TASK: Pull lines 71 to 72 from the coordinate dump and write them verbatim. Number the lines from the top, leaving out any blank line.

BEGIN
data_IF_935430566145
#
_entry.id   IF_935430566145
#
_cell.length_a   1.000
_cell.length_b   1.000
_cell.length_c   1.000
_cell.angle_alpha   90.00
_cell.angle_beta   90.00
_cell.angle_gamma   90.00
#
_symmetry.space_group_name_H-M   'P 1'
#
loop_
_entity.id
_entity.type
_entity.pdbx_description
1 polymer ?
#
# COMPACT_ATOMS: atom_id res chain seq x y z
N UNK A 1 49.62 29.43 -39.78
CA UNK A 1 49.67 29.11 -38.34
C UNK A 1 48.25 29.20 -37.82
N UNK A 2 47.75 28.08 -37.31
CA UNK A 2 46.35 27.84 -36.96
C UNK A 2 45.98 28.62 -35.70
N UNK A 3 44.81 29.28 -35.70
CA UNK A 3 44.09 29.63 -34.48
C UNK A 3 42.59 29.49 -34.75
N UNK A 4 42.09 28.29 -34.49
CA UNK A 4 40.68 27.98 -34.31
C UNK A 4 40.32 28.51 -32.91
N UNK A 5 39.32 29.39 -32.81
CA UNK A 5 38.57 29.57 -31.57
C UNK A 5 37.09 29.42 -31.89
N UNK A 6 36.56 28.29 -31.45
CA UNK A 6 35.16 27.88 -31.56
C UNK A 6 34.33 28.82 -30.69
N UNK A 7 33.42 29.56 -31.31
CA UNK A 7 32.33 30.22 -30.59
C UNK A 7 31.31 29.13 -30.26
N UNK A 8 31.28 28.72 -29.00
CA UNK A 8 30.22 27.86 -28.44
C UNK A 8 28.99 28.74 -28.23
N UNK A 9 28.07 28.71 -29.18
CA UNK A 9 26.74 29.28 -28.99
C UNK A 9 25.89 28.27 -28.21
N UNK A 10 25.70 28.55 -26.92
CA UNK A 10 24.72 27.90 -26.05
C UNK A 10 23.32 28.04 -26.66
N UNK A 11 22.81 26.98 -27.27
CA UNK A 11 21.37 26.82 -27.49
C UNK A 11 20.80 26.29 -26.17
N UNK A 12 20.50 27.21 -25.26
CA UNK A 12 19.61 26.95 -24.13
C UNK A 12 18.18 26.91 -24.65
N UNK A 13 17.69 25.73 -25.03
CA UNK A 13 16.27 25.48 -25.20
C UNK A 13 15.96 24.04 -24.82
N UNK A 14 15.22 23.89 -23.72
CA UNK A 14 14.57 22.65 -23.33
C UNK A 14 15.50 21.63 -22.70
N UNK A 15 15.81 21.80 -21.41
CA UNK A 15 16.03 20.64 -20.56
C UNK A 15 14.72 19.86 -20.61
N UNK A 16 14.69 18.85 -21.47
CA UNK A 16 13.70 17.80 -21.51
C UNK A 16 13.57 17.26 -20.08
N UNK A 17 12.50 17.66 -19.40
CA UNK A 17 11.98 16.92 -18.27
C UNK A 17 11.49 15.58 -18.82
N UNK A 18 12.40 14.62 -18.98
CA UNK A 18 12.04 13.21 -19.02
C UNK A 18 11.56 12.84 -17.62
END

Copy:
C UNK A 17 11.49 15.58 -18.82
N UNK A 18 12.40 14.62 -18.98